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I Can’t Afford Prescription Medications for My Hidradenitis Suppurativa – What Do I Do? (Part 2)

In case you missed it, check out Part 1 of this series!

Pharmacy.Amazon.com

How can we forget that Amazon has everything? I did some searching for a few of my medications, and some of the prices were, well, not stellar. But on the flip side, some were absolutely great. So this is another case of needing to do homework before ordering. Some of the prices seem to be right in line with CostPlusDrugs.com. They do have Humira available, but it’s indicated that patients should call with insurance and prescriber info so everything can be validated before actual pricing is provided. Cash pricing is basically the equivalent of a used car, per month, exactly what we always run into. So Amazon has both generics and name brands, and you are able to use your insurance, in most cases. Amazon currently has access to over 60,000 medications. But we always seem to get suckered into those deliveries of hub caps, brushes for our pets, bread stamps, and oh, now, prescriptions.

NeedyMeds.org

This website tells you to “find help with the cost of medicine.” If you just hover on the link that is titled “Healthcare Savings,” it drops down to other links that help you find prescription savings. But then other links list medical clinics, dental clinics, mental health clinics, and substance abuse clinics. Then there’s help with finding transportation. You can also search for retreats, camps, and recreational programs. I mean seriously, what a goldmine. But that “Save on Prescriptions” section is pretty essential. That prescription that I have that would be $983.00 with a GoodRx coupon? If I wanted to try to get into a program that had a very small co-pay, or no co-pay, NeedyMeds.org has five of them listed. RxOutreach is listed, which I knew about, but I didn’t know about the other four. How great is that? I don’t need them right now, but I might in the future.

Patient Assistance Programs

Sometimes our costs can be astronomical. I take 22 medications a day (thanks to HS and a multitude of comorbidities) and four of the most expensive medications add up to what I would pay in rent in a year, every single month. My insurance doesn’t cover enough of the medications for me to obtain them with any of the methods listed otherwise, so I have gone straight to the sources – patient assistance programs. They are offered by the pharmaceutical companies and are a way for patients to receive the medicines without paying a co-pay, or if we do, it’s very small. I have gone through 9 different programs in 7 years, and am currently enrolled in multiple programs that I have to renew yearly (I wrote about the process in a separate article). These programs do have income limits and other requirements. My suggestion is to just search for the name of your medication and then the words “patient assistance program.” That’s always a good starting point. And as mentioned above, Needymeds.org has multiple programs for some of the meds that typically cause sticker shock.

Buy Meds from Canada

I have to say that this was the trickiest and most expensive option that I used to obtain my meds, but it was necessary for a time because of where I was living and what I had for insurance. One of my doctors gave me a list of some 60-odd Canadian websites, and I checked each and every one for a specific medication that I needed. The medication is not available commercially here in the U.S., only as a compounded medication, and it gets so expensive. I mean, I ask myself every month if it makes enough of a difference for me to keep taking. I’m still on the fence. But now I live in a different state, have different insurance, and have different income, so right now I’m having it compounded. When I ordered from Canada, I had to order an astronomical amount of pills just to get me through 3 months. I had to pay a lot of money up front. I had to pay with a personal check. (What?? Who has personal checks??) And I had to understand that the meds were coming from Singapore or India. So I really needed to stop watching those airport shows where they follow the TSA agents busting people for packing weird or moldy or contraband stuff, or customs agents finding concealed goods in the most creative packaging. That wasn’t at all helpful when I was trying to hand over money and hoping that my pills for my odd prescription would make it back to me (it always did). But seriously, it was always a lot of money I would have to have up front, and it usually took about 3 weeks. So plan accordingly if this is the way you want to go.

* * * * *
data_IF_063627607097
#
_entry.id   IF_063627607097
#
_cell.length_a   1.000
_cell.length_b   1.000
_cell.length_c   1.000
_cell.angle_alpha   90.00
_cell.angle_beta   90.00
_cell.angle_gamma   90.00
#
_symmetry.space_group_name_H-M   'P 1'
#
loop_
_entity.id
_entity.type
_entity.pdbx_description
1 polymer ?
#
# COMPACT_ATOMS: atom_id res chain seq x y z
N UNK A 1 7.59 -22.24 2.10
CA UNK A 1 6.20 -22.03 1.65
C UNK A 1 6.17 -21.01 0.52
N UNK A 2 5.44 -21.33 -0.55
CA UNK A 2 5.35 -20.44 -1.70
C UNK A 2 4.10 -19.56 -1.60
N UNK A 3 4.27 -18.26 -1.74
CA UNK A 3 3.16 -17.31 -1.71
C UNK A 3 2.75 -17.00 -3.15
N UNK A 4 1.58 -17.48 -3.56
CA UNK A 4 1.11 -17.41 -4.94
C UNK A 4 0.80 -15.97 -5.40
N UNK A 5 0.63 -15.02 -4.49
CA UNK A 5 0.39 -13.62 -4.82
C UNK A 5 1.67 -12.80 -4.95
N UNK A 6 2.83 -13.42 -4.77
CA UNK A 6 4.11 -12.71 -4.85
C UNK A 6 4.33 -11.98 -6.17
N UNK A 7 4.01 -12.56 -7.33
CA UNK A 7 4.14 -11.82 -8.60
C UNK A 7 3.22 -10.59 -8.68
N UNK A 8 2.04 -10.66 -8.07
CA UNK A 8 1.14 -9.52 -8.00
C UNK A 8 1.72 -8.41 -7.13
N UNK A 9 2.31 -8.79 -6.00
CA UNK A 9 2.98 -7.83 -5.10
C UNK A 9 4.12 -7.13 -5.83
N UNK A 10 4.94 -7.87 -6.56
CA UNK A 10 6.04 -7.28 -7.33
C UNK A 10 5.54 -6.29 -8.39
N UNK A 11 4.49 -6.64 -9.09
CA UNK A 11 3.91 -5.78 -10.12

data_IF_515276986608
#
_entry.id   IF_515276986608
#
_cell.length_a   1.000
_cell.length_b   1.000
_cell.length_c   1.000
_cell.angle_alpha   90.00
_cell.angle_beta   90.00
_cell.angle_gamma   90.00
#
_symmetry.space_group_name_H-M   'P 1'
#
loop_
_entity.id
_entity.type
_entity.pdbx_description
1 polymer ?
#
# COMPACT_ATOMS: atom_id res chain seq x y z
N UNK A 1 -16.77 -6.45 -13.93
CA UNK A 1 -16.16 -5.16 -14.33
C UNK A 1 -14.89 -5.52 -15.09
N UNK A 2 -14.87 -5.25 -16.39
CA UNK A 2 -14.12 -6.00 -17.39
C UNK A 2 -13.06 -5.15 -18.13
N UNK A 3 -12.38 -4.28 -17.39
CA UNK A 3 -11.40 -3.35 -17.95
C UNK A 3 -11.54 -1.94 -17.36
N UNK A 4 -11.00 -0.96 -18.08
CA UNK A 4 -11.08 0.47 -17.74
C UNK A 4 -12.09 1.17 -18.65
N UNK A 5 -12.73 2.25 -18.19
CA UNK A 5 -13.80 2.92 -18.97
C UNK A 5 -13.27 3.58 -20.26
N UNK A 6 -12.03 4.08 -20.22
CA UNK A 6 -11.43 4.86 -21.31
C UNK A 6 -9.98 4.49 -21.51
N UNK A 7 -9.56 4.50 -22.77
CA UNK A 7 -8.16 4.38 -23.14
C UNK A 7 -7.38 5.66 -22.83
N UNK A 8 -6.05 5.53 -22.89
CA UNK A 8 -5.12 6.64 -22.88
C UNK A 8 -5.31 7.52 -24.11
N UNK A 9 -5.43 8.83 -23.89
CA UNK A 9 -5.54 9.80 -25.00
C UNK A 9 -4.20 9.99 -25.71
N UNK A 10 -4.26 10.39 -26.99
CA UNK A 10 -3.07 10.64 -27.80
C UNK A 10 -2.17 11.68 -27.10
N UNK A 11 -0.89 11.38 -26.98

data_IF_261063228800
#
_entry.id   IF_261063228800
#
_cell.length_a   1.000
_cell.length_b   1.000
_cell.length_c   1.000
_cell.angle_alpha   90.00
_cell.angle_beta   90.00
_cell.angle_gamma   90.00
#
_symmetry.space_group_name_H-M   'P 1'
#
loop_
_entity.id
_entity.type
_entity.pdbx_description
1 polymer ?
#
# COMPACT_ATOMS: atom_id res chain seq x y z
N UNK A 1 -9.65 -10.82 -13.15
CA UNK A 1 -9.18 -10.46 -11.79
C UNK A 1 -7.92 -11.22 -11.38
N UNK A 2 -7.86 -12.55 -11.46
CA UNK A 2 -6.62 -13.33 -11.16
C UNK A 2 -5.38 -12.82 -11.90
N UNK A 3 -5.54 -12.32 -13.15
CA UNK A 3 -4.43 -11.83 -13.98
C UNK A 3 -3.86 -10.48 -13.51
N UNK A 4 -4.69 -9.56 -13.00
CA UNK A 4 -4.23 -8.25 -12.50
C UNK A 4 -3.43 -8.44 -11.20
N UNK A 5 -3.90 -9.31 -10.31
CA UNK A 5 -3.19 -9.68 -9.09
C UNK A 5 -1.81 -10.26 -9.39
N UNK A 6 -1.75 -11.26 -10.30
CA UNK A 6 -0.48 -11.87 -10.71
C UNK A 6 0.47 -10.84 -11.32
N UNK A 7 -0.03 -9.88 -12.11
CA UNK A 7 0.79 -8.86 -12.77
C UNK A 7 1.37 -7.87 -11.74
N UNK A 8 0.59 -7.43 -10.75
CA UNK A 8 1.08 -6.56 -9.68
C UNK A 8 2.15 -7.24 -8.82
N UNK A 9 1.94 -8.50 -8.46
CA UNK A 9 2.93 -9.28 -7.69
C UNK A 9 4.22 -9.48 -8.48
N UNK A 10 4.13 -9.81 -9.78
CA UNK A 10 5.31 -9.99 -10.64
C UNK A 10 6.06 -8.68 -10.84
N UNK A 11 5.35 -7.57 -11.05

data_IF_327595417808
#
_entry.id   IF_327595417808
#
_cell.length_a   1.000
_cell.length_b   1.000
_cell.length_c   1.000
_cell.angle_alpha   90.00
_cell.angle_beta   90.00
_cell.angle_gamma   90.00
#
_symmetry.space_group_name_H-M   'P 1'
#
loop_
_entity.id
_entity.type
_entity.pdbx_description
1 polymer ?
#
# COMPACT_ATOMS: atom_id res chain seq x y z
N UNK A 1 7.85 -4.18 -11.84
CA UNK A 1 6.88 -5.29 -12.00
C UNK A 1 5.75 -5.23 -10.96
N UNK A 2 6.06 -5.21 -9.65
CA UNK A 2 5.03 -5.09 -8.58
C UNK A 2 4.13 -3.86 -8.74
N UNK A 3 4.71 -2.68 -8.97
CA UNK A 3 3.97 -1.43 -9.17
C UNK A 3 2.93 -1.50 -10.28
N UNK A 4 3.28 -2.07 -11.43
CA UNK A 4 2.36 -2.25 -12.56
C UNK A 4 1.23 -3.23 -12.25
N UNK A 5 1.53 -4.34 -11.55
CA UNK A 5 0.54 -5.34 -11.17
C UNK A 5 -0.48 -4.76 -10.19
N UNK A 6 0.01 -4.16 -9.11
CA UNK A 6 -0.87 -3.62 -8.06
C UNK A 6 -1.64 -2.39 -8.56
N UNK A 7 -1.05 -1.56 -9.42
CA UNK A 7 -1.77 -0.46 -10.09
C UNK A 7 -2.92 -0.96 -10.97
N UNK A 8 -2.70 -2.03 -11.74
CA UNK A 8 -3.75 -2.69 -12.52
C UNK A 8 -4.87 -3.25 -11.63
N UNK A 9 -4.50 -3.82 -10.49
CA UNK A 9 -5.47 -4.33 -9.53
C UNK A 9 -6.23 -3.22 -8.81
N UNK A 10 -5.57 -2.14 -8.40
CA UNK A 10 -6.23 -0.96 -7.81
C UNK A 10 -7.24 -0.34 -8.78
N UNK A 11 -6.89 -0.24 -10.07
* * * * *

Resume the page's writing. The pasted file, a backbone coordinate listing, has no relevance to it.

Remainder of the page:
It's always worth researching options!

This is by no means a complete list of how to find workarounds to the issue of being underinsured or uninsured, but hopefully it gets you pointed in the right direction. There have been many times in the past I have said to myself, “Well, I guess I have to stop taking that. I can’t afford it!” And I hear it from my fellow patients too. But because I now know of more resources and have used so many more than I did previously, I’m hoping that this will help fellow patients stay on the medications you so desperately need. I feel like it is always worth it to do the extra research to find yourself the best deal, rather than just look one place and give up. In this case, it could mean you save yourself hundreds and possibly thousands of dollars.

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This article represents the opinions, thoughts, and experiences of the author; none of this content has been paid for by any advertiser. The HSDisease.com team does not recommend or endorse any products or treatments discussed herein. Learn more about how we maintain editorial integrity here.

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